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A Special Supplement: The Theory and Practice of American Political Intelligence

There are powerful reasons for viewing provocation as the handmaiden of infiltration, even when it is not part of a planned intelligence strategy. A merely passive, “cool” infiltrator-observer cannot hope to play more than a lowly “Jimmy Higgins” role in the target group, if he gains entry at all. In order to enhance his usefulness he must penetrate planning circles by becoming highly active. Moreover, the pressure to produce results in the form of concrete evidence of illegal activity often drives the infiltrator into provocative acts, regardless of the official cautionary advice which he may be given when he receives his assignment. Such advice is routinely conveyed by the agent’s “handler” for the record, as a defense against a possible charge of entrapment.

Convincing evidence of provocation has emerged in a number of recent cases.17 But the motives of the agent provocateur are frequently complex and difficult to reconstruct from the materials available. The most common provocateur is simply a professional police agent who coldly engineers a single provocative act designed to “set up” leaders for roundup and arrest.

Another type (of which Tommy the Traveler is an example) is the ultra-rightist who becomes a spy in order to destroy the target group. He is often driven to act out his paranoid fantasies with bombs and guns when his delusions about the group’s sinister goals fail to conform to reality.

On the other hand, as the FBI student informer William T. Divale has disclosed in his recently published confessions, I Lived Inside the Campus Revolution, a planted informer may come to share the values of his victims, with the result that his newly acquired convictions carry him far beyond the call of duty—a form of conversion characteristic of infiltrators of black and youth groups. The infiltrator’s secret knowledge that he alone in the group is immune from accountability for his acts dissolves all restraints on his zeal. He does, of course, take the risk of exposure and punitive reprisal, but this possibility itself encourages him to disarm suspicion by acting as a supermilitant. This almost schizoid quality of the behavior of informers seems inherent in political surveillance and has recurred throughout its history.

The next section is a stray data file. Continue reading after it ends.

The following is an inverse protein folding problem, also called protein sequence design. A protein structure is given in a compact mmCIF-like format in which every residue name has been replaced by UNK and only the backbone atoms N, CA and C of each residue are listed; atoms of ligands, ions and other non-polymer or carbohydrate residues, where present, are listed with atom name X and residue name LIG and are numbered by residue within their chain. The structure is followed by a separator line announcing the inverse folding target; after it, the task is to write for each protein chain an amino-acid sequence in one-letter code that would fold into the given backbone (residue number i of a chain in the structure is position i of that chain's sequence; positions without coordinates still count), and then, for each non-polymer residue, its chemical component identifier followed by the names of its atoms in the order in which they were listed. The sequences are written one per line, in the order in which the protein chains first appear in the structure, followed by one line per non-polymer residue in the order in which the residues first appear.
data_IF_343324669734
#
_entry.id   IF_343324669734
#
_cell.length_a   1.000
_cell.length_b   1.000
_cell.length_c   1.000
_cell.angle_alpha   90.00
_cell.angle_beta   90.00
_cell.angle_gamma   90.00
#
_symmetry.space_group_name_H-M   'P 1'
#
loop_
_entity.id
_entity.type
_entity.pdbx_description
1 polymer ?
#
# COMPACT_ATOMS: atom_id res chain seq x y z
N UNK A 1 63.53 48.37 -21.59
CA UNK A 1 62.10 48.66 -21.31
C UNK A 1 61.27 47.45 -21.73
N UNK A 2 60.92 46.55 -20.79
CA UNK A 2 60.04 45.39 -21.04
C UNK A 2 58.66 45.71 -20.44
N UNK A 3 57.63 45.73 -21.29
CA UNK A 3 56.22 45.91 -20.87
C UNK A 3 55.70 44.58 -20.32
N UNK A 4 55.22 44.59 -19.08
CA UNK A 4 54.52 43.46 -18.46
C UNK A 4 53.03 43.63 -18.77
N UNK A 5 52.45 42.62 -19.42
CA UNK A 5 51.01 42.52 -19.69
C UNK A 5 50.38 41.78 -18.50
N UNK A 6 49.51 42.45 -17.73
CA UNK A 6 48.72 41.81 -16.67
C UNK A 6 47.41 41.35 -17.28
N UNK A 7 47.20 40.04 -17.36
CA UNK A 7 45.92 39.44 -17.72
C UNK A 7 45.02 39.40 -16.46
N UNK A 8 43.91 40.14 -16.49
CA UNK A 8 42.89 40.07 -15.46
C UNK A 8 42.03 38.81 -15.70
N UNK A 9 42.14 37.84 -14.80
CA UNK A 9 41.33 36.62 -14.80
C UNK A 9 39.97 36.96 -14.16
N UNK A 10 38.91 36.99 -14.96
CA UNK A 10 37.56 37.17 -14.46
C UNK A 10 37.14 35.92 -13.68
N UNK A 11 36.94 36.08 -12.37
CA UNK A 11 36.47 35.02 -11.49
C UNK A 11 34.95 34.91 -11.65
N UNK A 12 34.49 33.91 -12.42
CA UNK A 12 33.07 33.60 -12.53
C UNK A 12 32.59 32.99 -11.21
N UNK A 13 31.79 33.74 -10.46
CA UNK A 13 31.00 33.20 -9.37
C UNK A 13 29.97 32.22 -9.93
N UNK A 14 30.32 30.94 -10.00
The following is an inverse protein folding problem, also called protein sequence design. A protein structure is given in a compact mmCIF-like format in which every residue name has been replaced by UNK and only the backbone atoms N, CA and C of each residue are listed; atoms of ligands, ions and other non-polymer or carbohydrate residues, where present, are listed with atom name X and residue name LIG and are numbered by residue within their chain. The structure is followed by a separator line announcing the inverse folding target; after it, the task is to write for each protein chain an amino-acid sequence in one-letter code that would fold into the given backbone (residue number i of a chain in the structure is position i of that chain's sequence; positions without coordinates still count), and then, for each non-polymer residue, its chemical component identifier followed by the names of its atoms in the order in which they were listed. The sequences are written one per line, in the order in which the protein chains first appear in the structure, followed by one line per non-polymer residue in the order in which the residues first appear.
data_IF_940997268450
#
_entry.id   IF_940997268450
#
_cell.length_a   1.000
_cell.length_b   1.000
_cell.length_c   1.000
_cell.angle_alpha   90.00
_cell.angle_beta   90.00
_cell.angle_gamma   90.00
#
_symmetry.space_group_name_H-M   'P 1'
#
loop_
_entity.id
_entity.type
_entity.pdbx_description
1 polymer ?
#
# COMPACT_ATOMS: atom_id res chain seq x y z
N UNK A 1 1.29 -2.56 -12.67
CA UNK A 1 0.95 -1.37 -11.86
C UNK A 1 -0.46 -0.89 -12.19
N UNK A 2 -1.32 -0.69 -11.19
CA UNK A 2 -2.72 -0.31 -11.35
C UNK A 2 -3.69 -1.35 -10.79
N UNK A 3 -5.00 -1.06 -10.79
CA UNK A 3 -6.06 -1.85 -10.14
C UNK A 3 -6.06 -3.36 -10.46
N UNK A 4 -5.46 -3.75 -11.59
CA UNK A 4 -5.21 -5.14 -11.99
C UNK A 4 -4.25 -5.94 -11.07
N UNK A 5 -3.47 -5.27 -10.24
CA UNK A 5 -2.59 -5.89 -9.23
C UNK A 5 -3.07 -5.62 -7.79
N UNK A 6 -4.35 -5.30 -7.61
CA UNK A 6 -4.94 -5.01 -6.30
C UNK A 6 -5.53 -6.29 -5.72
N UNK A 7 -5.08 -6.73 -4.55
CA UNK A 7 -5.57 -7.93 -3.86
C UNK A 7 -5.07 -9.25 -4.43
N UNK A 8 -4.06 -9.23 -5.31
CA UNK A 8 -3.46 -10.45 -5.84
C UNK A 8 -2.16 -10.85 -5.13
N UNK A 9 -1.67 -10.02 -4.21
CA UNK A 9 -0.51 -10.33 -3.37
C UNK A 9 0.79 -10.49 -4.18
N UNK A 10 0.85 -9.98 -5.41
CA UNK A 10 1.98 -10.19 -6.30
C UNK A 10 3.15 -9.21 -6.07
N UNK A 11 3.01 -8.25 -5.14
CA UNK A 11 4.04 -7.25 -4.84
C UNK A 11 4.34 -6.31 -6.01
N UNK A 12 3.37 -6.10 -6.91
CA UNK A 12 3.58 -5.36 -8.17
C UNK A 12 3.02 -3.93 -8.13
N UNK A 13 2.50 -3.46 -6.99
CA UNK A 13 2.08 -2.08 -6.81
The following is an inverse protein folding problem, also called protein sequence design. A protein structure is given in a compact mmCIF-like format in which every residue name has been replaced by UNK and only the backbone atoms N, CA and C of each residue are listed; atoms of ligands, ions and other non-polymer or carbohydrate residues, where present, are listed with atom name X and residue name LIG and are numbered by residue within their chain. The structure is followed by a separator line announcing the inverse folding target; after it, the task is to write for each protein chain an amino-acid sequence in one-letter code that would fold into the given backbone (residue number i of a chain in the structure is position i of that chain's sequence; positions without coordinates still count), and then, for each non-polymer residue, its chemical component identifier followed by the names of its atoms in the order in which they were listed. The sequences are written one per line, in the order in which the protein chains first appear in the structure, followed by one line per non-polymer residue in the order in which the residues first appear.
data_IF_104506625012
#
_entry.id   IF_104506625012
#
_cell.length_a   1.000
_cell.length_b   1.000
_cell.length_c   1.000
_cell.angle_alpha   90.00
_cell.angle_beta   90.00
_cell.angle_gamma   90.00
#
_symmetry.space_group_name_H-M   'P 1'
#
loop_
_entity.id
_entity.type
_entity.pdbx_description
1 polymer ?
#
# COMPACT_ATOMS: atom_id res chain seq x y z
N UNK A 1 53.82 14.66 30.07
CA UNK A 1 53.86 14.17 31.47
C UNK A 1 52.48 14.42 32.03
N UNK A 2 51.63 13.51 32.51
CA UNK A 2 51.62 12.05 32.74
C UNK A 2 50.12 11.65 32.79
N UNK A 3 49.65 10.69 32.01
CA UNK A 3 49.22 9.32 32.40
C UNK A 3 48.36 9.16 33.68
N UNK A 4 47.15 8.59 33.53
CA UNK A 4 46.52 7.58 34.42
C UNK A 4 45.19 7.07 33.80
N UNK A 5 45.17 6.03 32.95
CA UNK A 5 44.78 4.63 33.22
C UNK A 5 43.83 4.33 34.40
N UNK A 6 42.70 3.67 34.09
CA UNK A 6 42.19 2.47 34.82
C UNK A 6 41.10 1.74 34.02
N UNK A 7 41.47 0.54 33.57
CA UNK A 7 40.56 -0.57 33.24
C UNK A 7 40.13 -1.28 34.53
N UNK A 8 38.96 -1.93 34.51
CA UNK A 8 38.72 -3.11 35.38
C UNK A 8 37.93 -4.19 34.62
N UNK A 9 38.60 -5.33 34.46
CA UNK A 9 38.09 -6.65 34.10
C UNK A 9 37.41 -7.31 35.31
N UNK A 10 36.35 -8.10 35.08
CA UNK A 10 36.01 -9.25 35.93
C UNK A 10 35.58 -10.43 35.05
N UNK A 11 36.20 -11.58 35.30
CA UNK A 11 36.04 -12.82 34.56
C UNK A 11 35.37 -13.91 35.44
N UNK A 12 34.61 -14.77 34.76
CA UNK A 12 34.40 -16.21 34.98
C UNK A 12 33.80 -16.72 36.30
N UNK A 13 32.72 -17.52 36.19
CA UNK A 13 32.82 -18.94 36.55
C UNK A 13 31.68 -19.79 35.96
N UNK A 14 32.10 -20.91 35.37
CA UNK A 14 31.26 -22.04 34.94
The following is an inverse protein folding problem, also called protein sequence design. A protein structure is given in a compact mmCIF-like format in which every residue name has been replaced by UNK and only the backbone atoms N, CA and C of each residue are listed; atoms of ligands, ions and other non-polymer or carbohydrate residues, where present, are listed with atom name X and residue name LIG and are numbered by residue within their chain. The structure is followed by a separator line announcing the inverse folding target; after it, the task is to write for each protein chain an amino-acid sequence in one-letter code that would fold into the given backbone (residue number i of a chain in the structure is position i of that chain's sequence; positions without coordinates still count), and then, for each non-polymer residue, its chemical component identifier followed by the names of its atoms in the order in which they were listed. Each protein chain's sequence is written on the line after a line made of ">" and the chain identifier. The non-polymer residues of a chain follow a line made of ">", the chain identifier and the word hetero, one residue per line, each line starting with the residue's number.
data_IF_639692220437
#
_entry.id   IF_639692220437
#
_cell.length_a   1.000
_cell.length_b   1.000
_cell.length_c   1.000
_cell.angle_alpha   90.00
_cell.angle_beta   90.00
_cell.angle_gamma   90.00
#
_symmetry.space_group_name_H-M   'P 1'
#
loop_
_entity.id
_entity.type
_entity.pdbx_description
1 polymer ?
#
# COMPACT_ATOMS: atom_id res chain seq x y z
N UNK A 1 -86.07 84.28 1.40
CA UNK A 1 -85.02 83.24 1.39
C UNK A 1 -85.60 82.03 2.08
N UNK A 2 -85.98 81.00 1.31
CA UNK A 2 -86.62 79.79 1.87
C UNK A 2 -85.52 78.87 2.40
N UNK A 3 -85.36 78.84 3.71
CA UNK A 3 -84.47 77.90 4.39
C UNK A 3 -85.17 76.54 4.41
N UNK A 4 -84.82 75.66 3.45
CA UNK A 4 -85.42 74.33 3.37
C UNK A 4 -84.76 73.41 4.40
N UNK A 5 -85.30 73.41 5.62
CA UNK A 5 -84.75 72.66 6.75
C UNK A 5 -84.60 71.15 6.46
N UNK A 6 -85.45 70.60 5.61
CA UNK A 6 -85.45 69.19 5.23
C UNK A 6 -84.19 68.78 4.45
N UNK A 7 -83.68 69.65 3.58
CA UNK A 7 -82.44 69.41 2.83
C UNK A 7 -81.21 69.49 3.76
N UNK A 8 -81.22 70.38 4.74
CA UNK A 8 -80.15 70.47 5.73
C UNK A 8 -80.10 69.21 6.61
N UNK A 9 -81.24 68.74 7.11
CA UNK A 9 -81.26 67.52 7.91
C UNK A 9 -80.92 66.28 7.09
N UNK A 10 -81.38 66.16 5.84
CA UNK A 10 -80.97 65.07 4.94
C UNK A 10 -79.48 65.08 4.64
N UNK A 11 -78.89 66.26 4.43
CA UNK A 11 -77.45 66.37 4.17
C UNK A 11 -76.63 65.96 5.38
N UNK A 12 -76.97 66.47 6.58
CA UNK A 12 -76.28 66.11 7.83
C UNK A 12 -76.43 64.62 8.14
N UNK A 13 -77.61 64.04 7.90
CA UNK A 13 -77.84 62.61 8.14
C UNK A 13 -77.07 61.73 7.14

Many student informers who have surfaced or recanted have been revealed as operating for two intelligence agencies at the same time—usually a local and a federal one. Several informers commonly penetrate a single organization; indeed this is prescribed as sound intelligence practice, because each surveillance report can cross-check the others.18 Attempts to recruit young leftists as police spies have also recently become common: For example, in the fall of 1969, young volunteers for the New Mobilization Committee to End the War in Vietnam were solicited to become informers by FBI agents. “Will you work for us?” they were asked as they entered the elevator on their way to the Committee’s office. The FBI has recently acquired official jurisdiction on college campuses, which will result in even more extensive subsidy of student informers.

As the FBI Media documents make clear, Bureau agents now have formal authority from Washington to recruit informers as young as eighteen, including those attending two-year junior and community colleges. This authorization of September, 1970, made official a practice which long preceded the issuance of the directive but was consistently denied for public relations reasons. In fact, J. Edgar Hoover repeated this denial as recently as February of this year.

Moreover, local police—especially in university communities—have lately been given special funds to hire secret informers. For this purpose at least one state, Wisconsin, has made available the sum of $10,000.19

V